Microsoft unveils “Project Bletchley” secure blockchain framework

Microsoft has unveiled details of its “Project Bletchley” service that will use blockchain to ensure that transaction history remain impervious to forgery.

Blockchain is the technology that underpins Bitcoin transactions, beloved of ransomware criminals. In this instance, the technology can be used to protect the fidelity of any type of transaction.

This is potentially of interest to organisations involved in banking and other financial institutions.

The Azure Blockchain as a Service (BaaS) last launched November, but Project Bletchley is pitched as “Microsoft's vision for an open, modular blockchain fabric powered by Azure, and highlights new elements we believe are key in enterprise blockchain architecture.”

“In Project Bletchley, Azure provides the fabric for blockchain, serving as the cloud platform where distributed applications are built and delivered,” said Marley Gray, Microsoft's director of business development and strategy of the Cloud and Enterprise division.

The firm said that in time, the service will also include features such as  identity, key management, privacy, security, operations management and interoperability.

Project Bletchley is made of two new concepts: blockchain middleware and cryptlets.

Blockchain middleware will provide core services functioning in the cloud, like identity and operations management, in addition to data and intelligence services like analytics and machine learning.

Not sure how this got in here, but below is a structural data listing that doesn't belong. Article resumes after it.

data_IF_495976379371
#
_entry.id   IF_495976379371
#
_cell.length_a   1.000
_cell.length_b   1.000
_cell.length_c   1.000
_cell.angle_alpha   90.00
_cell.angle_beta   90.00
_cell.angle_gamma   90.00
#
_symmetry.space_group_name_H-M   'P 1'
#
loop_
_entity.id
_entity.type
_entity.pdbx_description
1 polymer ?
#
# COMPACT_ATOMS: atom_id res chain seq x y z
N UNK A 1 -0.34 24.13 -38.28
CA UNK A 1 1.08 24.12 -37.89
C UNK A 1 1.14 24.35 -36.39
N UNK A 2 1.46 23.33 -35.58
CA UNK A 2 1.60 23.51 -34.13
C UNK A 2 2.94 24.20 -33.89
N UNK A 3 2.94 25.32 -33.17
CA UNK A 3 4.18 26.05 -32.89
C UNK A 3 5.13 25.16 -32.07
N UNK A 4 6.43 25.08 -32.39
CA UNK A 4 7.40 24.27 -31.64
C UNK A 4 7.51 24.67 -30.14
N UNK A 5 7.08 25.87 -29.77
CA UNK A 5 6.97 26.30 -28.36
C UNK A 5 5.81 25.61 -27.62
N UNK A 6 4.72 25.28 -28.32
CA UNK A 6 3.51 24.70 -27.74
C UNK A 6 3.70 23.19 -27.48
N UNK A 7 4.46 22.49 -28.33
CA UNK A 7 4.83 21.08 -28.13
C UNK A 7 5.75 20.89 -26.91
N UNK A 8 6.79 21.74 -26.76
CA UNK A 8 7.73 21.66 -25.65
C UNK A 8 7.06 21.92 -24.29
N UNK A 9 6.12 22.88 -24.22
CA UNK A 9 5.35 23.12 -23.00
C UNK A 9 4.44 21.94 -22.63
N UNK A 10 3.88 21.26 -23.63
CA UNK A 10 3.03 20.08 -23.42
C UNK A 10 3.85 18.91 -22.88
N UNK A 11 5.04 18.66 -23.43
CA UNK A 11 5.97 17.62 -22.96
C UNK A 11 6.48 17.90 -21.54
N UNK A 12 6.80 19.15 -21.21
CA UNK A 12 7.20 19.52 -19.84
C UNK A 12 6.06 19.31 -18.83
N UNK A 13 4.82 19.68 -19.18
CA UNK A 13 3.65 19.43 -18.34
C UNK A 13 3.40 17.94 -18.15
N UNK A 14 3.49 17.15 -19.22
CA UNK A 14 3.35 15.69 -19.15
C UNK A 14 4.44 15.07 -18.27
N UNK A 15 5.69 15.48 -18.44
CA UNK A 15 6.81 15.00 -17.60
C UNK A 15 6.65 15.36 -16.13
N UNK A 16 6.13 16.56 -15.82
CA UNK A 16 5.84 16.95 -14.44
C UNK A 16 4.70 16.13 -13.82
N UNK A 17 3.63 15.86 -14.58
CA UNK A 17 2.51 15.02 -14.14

Cryptlets, a new building block of blockchain technology, will enable secure interoperation and communication between Microsoft Azure, ecosystem middleware and customer technologies.

“Cryptlets function when additional information is needed to execute a transaction or contract, such as date and time. They will become a critical component of sophisticated blockchain systems, enabling all technology to work together in a secure, scalable way,” said Gray.

Ben Newton, associate partner at Citihub Consulting said that one of the disadvantages of banking on Microsoft as an infrastructure player is their uneven track record in open standards.

“The open document format battle over the past ten years outlines the resistance Microsoft has had in adopting open standards. We need to ask ourselves these questions: Is there a risk that Microsoft will corrupt it's blockchain platform like it did with the interoperability of ODF? Is there a risk that Microsoft's blockchain middleware and cryptlets will encourage vendor lock in?” he said. “While the blockchain is advancing at such a rapid speed, I feel that it would be best to start with an independent view.”

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